By Lauren Davis, Upper and Middle School Spanish
I had gone to ACTFL (American Council of Teachers of Foreign Language) last year and returned from the conference with a new perspective on my classroom philosophy and a curiosity of how to incorporate more technology into my classroom. There, I had observed many inspiring teachers testify to how the use of technology was transforming their classrooms for the better. In anticipation of going to ACTFL this year, I was experimenting throughout last year and through this fall so that I was ready to dialogue and compare with others who were already exploring innovations in their classrooms.
This year, I went to one talk that caused me to reflect on my teaching strategy this year. In Spanish 3, each year in the Spring, we have a unit on business. Last year, although I saw a lot of potential for that unit to make the class practical for the students’ future interests, I did not deviate much from the textbook. Ever since I taught that unit last year, I have regretted not bringing the lesson more into their world and have been scouring the internet for ideas.
Thinking about how to present this to the students I teach and how to make this lesson relevant in a language classroom, I was looking forward to finding talks at ACTFL that focused on a business perspective. I found a talk given by two professors from George Washington University; one was a business professor whose nationality was German and another was a German professor whose nationality was American. They had been commissioned by their respective schools and several outside organizations to create a curriculum using business case studies in a foreign language classroom. They saw this as a novel implementation as business cases are usually inaccessible to the untrained businessman and are full of statistics and devoid of cultural and environmental factors. The professors chose to preserve the purity of the research and concentrated on infusing the cases with cultural and linguistic subtleties. This was highly successful at bridging two disciplines that are highly related outside of academia. They started with German and have since branched out to incorporate other languages into these cases. A typical class would begin with the presentation of a case, real or fictitious, and the professor would stop the reading of the case at a critical moment where the protagonist would have to make a decision. The class would then divide into groups and discuss the ramifications of the decision from different points of view including cultural, religious, business, etc. Then, the class would convene and discuss what each group had decided was the best decision. The teacher would give another piece of information from the case and then send the students back to deliberate.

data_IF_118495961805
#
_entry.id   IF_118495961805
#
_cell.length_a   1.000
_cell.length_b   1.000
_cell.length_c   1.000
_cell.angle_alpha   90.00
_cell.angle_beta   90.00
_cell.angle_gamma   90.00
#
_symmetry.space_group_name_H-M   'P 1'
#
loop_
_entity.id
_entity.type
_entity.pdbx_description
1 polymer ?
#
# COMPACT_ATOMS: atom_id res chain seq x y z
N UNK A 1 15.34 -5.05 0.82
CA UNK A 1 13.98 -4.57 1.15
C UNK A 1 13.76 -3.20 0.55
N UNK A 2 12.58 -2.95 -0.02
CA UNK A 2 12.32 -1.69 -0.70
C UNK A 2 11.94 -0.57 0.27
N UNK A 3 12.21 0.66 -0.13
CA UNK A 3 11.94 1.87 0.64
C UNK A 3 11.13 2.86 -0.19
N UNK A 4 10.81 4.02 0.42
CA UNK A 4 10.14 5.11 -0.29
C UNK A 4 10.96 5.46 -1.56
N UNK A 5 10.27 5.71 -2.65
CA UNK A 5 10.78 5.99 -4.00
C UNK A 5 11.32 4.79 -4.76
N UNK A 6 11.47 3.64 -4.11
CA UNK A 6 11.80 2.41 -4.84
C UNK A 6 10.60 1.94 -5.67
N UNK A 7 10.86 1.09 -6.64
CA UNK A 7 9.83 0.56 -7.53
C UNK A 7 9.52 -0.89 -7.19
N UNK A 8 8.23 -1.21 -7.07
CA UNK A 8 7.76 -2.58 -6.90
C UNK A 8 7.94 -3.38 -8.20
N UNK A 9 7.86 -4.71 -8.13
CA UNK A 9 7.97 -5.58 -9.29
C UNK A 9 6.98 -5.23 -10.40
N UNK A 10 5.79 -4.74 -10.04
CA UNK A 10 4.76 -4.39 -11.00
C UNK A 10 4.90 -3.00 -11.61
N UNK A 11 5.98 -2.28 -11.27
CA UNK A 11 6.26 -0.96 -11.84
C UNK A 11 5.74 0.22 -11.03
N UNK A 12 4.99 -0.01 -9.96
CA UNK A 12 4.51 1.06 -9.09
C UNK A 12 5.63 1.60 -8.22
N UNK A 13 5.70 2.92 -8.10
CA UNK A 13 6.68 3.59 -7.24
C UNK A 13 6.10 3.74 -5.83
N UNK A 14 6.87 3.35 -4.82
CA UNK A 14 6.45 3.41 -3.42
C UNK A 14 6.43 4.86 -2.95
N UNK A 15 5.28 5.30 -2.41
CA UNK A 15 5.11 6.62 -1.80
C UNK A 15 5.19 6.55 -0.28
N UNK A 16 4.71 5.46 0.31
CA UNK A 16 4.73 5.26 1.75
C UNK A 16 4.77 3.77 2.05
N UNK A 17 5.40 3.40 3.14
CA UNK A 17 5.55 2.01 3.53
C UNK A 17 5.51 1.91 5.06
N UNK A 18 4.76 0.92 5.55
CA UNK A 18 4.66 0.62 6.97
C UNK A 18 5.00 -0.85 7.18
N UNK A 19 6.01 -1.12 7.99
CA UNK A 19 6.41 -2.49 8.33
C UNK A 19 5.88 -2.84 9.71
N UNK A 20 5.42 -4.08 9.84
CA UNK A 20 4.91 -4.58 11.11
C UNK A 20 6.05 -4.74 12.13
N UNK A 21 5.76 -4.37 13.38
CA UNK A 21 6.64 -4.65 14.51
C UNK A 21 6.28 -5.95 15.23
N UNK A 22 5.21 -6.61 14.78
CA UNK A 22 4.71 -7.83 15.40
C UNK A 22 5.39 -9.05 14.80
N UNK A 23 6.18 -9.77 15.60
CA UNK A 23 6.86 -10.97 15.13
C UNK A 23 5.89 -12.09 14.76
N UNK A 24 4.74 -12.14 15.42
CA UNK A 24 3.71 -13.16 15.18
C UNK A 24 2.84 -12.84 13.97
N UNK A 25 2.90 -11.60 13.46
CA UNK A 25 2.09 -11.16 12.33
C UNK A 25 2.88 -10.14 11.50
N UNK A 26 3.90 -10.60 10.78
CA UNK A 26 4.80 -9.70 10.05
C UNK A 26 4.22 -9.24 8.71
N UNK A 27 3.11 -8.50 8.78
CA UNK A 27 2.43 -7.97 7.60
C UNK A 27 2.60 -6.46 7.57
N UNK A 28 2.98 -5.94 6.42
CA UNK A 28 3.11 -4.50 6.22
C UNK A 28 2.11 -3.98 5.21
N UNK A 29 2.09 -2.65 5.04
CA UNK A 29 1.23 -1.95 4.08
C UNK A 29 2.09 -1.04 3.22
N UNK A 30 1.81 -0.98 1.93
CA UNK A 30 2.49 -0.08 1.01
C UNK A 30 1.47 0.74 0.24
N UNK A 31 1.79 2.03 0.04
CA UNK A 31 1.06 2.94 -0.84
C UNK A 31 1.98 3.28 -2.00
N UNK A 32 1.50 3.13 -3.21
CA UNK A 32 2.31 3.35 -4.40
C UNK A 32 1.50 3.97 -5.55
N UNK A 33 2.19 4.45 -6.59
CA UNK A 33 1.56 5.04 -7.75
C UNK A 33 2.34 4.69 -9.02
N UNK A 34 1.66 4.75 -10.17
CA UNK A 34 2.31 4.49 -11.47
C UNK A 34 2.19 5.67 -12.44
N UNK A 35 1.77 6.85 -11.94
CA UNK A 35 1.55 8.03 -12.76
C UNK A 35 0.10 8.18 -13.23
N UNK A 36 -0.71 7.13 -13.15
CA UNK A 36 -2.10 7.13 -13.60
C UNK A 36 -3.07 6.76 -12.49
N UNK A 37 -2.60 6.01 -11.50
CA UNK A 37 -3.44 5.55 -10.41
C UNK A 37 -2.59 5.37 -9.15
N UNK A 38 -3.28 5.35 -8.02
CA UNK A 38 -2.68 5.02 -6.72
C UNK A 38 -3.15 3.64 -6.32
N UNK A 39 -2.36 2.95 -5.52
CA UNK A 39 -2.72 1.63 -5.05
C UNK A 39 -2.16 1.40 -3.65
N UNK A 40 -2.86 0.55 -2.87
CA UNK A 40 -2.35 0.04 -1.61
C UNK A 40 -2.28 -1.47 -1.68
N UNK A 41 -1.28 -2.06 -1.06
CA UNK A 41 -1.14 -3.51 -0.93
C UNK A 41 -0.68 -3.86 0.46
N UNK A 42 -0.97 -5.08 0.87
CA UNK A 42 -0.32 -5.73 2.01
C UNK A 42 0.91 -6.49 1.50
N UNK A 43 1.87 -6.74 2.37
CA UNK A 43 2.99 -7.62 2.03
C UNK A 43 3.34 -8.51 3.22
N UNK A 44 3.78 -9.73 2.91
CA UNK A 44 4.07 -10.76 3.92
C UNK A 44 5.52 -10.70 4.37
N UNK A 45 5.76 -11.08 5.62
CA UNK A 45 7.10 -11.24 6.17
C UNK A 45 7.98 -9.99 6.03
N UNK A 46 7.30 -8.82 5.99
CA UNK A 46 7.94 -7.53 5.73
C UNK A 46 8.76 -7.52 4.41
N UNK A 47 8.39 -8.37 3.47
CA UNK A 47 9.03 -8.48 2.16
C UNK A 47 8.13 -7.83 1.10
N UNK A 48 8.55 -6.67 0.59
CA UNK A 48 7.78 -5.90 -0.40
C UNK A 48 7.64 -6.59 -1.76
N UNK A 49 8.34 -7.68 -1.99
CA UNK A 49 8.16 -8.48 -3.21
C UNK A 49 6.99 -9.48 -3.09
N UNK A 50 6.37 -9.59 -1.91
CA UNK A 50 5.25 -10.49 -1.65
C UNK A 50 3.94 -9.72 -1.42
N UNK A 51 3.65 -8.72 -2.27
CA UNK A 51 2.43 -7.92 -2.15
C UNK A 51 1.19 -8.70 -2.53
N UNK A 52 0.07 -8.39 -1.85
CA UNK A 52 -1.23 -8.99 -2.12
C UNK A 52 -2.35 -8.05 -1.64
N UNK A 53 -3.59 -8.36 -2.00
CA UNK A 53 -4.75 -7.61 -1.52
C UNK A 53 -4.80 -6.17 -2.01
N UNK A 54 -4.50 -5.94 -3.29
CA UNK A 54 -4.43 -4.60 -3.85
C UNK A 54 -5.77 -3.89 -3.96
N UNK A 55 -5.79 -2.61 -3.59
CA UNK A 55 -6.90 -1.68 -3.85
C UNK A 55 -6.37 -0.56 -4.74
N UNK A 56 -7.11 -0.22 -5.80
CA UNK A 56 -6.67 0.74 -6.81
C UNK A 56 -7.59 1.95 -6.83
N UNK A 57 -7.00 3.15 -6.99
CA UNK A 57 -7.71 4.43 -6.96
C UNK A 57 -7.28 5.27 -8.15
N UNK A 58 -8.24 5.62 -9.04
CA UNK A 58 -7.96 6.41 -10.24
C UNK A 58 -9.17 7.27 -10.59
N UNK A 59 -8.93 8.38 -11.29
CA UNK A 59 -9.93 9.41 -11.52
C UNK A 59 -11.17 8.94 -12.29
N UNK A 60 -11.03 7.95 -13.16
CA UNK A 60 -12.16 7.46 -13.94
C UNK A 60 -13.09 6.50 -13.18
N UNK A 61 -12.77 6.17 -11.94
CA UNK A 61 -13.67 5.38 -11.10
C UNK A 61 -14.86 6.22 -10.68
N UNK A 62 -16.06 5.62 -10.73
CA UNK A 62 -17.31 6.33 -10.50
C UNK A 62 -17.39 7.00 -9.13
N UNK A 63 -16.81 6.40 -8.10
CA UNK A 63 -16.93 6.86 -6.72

I plan to use what I learned from this talk to enrich both classroom discussion and cultural understanding in my foreign language classes. The world is increasingly a place that requires skills of quick and informed decision-making. Giving students the opportunities to try out an idea, fail, and refine their idea in a safe environment is what I see as the goal of education. Foreign language education places emphasis on cultural sensitivities and language expression, both of which are essential elements in the toolboxes of world-changers.
The experience of attending a conference together with other members of the department gave us a chance to step back from the daily responsibilities and reclaim our vision for 21st century language learning in the classrooms of the World Languages Department of Westtown School. As we ate lunch together and shared exciting ideas, I longed for this to be more a part of our weekly routine. I really appreciated my colleagues’ wisdom and was energized by their excitement. I hope this enthusiasm will carry us through this year.